Pioneer Valley Jewish Film Festival goes remote amidst the pandemic

The online event will be available until March 22.


Pioneer Valley Jewish Film Festival promotional banner

SPRINGFIELD.- Instead of filling seats in various venues across the region, this year the over a decade-old festival heads online. The Pioneer Valley Jewish Film Festival is an annual event hosted by the Springfield Jewish Community Center that showcases a diverse array of award-winning films across Western Massachusetts. The film showings range from different venues across the Pioneer Valley, but due to the pandemic, this year is different and has caused the festival to be fully virtual.

Previously, the festival took place in late winter to early spring, generally offered in March and April over the last 15 years. Last year, March 25 was the date that was set for the event. Brochures were printed, events were scheduled and the venues were ready, but by March 12, the festival was canceled.

“It was really tough on everybody, we had done so much work to prepare,” Festival director and Chief Operating Officer Deb Krivoy said.

Before the onset of the pandemic, the festival overtook venues such as Amherst Cinema, the Northampton Center for the Arts and the Greenfield Garden Cinema, as well as hosting events in partnership with the Massachusetts Multicultural Film Festival that takes place at UMass Amherst. Additionally, a few screenings were held at the Yiddish Book center located in South Amherst. 

The festival’s main goal is to create unity and build community while ensuring access for the Pioneer Valley residents to have discussions and enjoy films that can encourage interfaith and cross-cultural dialogue. Krivoy commented that the creators want to extend the experience, and in the past, there have been filmmaker receptions to stimulate discussion, accompanied by live music and full catering.

“We always want it to not just be a typical night out at the movies,” Krivoy said.

Volunteers marked the heartbeat of the festival. They would come on the day of the event to greet attendants, take tickets and show them to their seats.

“We don’t have that this year, which is a shame because we have had a really good group of volunteers,” Krivoy said.

Despite the virtual move, the aforementioned goals have remained intact. It turns out that when people register online, their IP address is captured, creating data that shows the different locations of viewers.

“Obviously, with a virtual festival, you lose those opportunities to gather at these theaters and art spaces,” Krivoy said. “But we have been able to cast a wider net this year, and all across the board registration has exceeded our expectations.” 

To access the films, you can register for a program and will then receive an email from “PVJFF” with a link and access instructions a day before the film can be accessed. The film can be streamed from any device. For participants that want to sign up for the Zoom discussion, a link is included in the email.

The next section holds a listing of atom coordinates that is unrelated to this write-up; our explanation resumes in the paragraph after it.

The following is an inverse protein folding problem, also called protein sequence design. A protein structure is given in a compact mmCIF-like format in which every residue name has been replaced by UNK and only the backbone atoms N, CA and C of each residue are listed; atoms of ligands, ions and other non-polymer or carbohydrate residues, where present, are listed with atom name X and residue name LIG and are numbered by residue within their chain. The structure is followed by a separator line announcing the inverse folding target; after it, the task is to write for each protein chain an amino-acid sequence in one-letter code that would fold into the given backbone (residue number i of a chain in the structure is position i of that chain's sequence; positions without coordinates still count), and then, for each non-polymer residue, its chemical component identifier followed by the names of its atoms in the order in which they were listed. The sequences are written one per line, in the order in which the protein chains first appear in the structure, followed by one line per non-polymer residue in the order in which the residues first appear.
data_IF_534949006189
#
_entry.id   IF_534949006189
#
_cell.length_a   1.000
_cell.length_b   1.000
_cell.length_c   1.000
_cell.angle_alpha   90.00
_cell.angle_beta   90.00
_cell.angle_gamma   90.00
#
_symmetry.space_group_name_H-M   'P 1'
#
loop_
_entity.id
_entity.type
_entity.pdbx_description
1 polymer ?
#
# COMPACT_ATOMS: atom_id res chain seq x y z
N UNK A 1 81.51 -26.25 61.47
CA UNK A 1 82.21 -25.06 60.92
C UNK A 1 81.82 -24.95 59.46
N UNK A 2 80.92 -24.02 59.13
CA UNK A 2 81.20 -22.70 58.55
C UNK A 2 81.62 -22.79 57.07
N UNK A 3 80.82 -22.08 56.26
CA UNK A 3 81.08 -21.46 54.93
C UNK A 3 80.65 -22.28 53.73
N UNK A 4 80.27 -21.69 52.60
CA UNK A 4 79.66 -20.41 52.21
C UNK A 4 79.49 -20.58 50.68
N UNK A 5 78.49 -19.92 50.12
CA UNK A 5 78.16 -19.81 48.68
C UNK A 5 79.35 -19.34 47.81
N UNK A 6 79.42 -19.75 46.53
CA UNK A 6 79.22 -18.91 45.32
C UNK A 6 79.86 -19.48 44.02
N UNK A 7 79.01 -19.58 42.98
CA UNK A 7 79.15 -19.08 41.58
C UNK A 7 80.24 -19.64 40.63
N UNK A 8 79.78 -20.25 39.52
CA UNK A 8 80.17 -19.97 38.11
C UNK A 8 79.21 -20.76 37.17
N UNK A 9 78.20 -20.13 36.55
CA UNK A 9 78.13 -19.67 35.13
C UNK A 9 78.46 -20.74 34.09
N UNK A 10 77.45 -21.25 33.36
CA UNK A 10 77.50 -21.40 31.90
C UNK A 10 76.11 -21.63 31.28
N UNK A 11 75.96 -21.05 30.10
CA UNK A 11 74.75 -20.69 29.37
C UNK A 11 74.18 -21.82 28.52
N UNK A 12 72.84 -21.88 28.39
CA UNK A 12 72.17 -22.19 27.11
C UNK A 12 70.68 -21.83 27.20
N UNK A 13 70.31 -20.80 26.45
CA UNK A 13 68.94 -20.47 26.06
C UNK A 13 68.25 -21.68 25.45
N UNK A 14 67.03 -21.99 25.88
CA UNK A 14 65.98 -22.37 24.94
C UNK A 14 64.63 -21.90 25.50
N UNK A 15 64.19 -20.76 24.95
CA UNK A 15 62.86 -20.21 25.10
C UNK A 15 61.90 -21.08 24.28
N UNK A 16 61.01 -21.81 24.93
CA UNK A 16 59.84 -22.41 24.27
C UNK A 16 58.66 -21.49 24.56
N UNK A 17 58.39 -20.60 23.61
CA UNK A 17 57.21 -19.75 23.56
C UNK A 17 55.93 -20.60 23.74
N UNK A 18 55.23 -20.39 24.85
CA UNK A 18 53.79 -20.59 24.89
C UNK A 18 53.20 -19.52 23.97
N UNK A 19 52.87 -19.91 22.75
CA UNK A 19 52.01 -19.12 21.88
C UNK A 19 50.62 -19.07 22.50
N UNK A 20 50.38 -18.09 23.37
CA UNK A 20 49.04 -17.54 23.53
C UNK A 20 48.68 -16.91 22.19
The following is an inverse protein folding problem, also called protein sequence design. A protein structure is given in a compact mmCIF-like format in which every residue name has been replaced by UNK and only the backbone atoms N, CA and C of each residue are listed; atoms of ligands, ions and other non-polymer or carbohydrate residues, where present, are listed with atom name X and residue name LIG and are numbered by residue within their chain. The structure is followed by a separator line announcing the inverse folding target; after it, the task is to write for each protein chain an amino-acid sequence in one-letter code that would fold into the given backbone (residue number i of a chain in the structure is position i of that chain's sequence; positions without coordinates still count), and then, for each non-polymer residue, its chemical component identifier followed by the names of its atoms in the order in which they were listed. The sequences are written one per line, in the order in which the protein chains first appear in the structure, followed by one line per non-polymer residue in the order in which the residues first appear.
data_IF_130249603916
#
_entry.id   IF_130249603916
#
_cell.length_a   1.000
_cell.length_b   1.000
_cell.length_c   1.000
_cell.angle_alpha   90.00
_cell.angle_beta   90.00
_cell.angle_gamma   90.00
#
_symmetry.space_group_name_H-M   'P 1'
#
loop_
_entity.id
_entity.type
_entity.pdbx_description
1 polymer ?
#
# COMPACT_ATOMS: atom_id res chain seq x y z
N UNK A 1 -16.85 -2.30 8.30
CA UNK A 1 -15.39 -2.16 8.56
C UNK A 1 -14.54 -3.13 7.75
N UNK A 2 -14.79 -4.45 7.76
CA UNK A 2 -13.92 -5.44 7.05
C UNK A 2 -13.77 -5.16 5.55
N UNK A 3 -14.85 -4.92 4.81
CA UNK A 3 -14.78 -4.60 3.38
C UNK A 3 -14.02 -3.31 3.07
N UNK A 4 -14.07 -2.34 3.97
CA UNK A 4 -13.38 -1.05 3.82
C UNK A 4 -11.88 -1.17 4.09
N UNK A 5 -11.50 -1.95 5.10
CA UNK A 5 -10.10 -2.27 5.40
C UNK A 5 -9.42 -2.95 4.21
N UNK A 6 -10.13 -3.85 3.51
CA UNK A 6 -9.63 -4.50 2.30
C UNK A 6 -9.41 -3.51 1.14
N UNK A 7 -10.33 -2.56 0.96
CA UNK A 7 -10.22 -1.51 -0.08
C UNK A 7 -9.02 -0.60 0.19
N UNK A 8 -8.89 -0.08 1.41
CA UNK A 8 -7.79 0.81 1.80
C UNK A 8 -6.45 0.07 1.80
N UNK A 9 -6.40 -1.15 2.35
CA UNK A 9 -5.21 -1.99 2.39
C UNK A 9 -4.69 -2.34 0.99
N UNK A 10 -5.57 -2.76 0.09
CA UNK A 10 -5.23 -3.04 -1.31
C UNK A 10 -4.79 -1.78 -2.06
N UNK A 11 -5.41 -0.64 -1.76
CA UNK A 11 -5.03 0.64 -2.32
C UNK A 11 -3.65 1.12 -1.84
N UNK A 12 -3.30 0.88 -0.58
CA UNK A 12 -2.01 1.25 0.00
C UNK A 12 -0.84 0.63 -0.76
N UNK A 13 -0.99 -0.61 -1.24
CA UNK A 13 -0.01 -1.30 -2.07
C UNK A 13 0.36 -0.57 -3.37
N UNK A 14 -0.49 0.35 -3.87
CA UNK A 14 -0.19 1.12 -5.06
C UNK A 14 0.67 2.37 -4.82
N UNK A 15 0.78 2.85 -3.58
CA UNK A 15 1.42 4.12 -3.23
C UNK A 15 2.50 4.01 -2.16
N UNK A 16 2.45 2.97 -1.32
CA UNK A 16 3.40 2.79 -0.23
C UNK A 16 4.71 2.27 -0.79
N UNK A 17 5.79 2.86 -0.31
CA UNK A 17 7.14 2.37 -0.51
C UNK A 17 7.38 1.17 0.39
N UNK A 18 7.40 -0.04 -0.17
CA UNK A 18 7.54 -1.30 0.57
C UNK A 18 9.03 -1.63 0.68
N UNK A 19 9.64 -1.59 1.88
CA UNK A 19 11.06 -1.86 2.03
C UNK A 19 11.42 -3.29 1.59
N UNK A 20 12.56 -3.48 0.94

The festival creators are not just serious about their mission, but with the foundation of their film selection as well. A film selection committee has been elected by the Springfield Jewish Community Center to research the film lineup. Over the last 15 years, these researchers have built relationships with film distributors based in Europe, Israel and other parts of the world. They diligently follow larger festivals such the notable Sundance or Tribeca to keep up with trends. 

“They’re much bigger and very well-respected, so it’s usually very helpful to keep an eye on what they’re doing,” Krivoy said.

The committee strives to maintain the interfaith, cross-cultural dialogue that is encouraged, by looking for films that are not just “another holocaust film.”

A screened film that spotlights this nuance is “It Must Schwing!,” a jazz documentary. It captures the creation of a jazz label in the 1930s by two German Jewish immigrants, but more importantly, focuses on how the label provided a needed platform for marginalized musicians. In the documentary, the label Blue Note Records was discovered and produced a great roster of jazz stars, including Miles Davis, Quincy Jones and Wayne Shorter. The record label respected Black musicians during a time of ostracization. 

In terms of the future of the festival, organizers currently brainstorming what the festival could look like once they know vaccination numbers and have a response from Governor Charlie Baker about theater capacity.

“Right now, we really are not in a position to commit to that yet,” Krivoy said. “There are still a lot of unknowns, unfortunately,” 

For more information, you can check out this streaming FAQ link that goes into detail about the registration process and upcoming film showings that run until March 22.

Email Olivia at [email protected]

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